New England and Canada
You’ll find quaint fishing villages and whaling towns, as well as major cities like Boston and Montréal, while cruising along New England and Canada. Itineraries range from four nights to two weeks, with most in the seven- to 10-day category. Most sail between New York City and Montréal or Québec City, stopping in Rhode Island, Massachusetts, and Maine before heading north of the border.
What We Love
Americana: From Boston’s Freedom Trail and historic sites like the U.S.S. Constitution battleship and Newport’s Gilded Age opulence to New York’s Statue of Liberty, these cruises hit some of America’s most iconic places.
Regional Food: Crack open a Maine lobster, order up a bowl of clam chowder in Boston, indulge in Québécois delights like poutine — there are lots of local goodies to try on this route.
Best Known For
Whale Watching: Especially good off the coast of Massachusetts, these tours depart from Boston bound for Stellwagen in Cape Cod Bay, the best place for spotting whales. Further up north off the Canadian coast you’ll see them too, from humpback to fin, minke, and right whales (the rarest of all the great whales).
Leaf Peeping: A cruise to these parts in the peak-foliage fall months is nothing short of spectacular, when the vibrant color takes over the coastline.
Shop for Cruises
Halifax, Nova Scotia: There’s plenty to do in this pretty town within walking distance of your ship, including Pier 21, Halifax’s version of Ellis Island, and the Maritime Museum of the Atlantic, where exhibits include an impressive collection of Titanic artifacts and ship models.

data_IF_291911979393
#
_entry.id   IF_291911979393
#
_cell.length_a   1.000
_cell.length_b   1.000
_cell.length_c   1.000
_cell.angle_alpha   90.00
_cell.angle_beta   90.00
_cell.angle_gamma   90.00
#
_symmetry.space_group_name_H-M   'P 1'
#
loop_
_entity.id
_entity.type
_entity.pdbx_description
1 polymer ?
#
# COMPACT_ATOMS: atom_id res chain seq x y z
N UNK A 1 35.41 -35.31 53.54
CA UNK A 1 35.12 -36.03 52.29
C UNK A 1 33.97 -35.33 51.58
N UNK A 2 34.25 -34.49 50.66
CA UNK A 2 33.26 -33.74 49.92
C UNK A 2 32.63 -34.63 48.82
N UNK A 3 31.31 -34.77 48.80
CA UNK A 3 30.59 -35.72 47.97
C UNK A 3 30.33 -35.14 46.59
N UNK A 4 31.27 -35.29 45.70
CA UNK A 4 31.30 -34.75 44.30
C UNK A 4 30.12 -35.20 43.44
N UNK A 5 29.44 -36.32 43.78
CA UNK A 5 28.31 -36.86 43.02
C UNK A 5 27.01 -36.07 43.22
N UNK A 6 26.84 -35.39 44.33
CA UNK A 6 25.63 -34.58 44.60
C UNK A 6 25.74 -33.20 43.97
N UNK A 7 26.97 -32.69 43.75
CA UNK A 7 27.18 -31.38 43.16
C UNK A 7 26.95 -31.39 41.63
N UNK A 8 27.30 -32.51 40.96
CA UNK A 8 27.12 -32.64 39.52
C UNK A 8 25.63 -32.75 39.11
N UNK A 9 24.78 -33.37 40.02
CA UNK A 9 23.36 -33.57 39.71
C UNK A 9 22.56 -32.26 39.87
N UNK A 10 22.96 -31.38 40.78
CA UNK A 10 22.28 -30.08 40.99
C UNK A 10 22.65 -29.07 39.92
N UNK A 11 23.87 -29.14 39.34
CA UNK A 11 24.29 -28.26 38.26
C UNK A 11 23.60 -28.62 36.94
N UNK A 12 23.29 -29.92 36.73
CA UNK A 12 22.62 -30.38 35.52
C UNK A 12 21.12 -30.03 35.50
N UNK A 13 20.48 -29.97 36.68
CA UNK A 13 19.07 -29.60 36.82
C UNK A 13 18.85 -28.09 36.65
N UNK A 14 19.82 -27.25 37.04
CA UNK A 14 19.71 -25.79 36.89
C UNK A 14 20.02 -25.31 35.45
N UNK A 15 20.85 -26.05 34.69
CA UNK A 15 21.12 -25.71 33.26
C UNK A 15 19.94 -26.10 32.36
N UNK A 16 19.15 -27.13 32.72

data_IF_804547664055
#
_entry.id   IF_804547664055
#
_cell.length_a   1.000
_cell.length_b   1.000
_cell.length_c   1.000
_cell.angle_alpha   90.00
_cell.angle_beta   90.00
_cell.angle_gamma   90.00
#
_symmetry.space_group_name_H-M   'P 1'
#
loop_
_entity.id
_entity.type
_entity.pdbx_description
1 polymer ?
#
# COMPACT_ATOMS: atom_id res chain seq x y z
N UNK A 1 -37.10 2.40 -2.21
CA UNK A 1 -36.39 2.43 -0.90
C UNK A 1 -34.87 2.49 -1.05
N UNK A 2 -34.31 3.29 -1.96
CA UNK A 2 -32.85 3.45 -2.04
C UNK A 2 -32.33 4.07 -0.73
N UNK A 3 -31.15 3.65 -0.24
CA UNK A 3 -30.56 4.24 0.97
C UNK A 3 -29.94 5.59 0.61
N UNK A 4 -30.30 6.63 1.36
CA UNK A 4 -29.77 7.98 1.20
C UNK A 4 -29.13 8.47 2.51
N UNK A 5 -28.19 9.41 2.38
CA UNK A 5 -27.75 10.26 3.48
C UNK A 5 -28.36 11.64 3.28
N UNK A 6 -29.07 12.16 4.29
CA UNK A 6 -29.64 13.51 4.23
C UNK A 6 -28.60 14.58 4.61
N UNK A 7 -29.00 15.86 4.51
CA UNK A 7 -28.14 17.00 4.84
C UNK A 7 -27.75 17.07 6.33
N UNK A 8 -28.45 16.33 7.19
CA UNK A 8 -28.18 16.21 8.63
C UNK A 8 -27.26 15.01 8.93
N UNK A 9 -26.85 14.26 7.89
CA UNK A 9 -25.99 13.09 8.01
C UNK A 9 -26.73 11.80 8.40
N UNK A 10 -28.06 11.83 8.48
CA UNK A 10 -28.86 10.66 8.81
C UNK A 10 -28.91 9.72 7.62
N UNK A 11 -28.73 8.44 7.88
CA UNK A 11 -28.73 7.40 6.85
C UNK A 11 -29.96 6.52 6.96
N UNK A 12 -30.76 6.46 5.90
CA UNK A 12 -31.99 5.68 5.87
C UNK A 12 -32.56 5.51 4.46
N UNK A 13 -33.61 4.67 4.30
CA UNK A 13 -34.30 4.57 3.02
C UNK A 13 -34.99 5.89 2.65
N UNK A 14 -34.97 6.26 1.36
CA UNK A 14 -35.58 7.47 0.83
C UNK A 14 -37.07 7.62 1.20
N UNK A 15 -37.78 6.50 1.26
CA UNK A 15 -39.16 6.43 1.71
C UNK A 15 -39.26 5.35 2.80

Québec City: Overlooking the St. Lawrence River from a cliff top, the oldest part of beautiful Québec City dates back to the early 17th century, when the French established a fur trading post there. It’s a UNESCO World Heritage Site, and the flavors of Old World France are everywhere, from the language to the restaurants and architecture (check out those mansard roofs).
Newport, Rhode Island: The summer seaside retreat for America’s turn-of-the-century rich and famous, from the Vanderbilts to the Astors, the town remains a symbol of Gilded Age opulence for America’s great industrialist-era wealth. There are 11 summer “cottages” open for touring.
Don't Say We Didn't Warn You
It’s Definitely Low-Key: These tend not to be party cruises, and most of the destinations themselves are also pretty laid-back. While very scenic, some people may find some of the ports along eastern Canada a bit on the dull side.
Heidi Sarna is a Singapore-based contributor to ShermansCruise who has also written for Condé Nast Traveler and USA Today.